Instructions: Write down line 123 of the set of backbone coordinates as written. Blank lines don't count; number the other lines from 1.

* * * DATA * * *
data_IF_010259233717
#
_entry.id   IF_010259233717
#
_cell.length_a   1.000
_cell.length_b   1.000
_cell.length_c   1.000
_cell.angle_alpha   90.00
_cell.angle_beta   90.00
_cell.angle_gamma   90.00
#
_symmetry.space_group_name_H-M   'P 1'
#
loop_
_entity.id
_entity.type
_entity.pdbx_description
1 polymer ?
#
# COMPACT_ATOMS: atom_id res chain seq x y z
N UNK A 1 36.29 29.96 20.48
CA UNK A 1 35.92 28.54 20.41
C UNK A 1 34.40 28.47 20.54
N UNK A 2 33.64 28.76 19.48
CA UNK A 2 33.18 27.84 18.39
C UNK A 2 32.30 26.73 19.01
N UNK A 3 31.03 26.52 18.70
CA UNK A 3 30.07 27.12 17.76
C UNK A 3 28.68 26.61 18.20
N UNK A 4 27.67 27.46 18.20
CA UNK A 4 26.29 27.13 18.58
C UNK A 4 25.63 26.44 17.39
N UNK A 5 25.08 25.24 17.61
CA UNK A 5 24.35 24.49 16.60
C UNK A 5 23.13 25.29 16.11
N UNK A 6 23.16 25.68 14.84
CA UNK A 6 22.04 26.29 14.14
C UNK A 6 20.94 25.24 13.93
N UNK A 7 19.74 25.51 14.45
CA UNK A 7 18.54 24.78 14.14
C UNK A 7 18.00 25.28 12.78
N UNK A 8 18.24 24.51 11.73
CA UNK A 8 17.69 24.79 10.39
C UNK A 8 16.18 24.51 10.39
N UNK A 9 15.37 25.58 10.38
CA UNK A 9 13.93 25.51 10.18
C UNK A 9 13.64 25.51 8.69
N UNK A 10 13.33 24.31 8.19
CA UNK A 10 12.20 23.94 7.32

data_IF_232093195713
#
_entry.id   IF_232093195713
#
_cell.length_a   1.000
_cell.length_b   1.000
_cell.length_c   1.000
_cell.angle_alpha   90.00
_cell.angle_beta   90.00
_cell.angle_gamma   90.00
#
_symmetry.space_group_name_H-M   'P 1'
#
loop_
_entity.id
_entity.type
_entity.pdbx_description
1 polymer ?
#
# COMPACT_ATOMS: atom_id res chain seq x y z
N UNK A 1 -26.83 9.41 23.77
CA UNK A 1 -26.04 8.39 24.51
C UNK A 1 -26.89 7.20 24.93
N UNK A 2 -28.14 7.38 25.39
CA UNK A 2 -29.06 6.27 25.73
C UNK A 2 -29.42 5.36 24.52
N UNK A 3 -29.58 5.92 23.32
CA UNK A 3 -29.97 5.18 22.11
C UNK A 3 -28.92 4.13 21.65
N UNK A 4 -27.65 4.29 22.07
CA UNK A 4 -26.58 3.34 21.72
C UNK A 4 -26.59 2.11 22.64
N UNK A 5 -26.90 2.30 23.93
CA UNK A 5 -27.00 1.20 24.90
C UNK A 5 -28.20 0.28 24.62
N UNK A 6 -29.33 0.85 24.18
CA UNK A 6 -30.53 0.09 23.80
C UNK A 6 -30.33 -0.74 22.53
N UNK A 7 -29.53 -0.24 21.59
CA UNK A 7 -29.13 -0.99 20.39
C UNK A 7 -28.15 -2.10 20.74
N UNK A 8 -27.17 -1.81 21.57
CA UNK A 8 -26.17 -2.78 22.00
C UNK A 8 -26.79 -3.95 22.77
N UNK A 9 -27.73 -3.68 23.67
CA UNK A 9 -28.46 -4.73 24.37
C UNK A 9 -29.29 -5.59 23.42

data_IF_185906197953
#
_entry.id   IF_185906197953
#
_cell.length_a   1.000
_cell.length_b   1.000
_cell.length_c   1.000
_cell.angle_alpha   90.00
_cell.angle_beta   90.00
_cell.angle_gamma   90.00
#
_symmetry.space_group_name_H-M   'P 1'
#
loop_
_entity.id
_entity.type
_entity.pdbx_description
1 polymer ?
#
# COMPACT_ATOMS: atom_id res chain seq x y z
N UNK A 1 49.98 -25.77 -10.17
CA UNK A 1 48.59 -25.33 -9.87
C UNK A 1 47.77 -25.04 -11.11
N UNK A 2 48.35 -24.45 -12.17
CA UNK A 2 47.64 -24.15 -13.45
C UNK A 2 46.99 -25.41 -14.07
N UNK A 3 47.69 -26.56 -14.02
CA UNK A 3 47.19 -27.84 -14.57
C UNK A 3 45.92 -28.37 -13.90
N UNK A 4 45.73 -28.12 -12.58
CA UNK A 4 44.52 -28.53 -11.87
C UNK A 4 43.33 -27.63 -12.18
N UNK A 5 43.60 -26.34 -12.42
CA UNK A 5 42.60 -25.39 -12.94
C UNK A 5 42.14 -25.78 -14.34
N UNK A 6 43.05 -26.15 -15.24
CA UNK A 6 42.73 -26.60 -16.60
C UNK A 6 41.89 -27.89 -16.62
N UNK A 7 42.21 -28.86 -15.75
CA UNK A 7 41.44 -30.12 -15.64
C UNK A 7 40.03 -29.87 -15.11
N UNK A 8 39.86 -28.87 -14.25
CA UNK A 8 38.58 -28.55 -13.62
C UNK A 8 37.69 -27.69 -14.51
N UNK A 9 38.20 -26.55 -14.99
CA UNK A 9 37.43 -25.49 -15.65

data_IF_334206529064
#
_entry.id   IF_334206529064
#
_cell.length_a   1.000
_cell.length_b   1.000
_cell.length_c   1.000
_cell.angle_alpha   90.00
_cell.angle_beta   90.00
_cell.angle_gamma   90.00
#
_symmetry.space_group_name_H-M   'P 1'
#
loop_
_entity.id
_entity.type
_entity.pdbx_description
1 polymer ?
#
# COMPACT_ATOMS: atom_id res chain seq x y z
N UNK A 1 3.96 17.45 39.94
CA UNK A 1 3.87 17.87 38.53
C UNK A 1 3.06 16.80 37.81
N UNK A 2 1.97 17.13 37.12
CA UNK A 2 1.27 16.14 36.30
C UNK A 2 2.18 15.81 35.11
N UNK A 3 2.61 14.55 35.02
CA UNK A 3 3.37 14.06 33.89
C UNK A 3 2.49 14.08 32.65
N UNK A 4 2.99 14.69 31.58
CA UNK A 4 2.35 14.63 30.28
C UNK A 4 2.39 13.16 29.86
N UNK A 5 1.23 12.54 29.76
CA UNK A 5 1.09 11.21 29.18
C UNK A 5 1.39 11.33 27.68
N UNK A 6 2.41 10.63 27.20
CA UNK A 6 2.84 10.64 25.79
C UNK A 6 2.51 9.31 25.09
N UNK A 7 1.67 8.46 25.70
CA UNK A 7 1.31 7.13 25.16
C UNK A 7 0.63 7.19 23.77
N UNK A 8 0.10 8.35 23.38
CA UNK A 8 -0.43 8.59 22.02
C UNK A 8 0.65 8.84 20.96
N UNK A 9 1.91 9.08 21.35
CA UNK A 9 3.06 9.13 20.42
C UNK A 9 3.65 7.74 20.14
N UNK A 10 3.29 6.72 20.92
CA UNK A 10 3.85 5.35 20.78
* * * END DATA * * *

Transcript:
N UNK A 3 47.69 -26.56 -14.02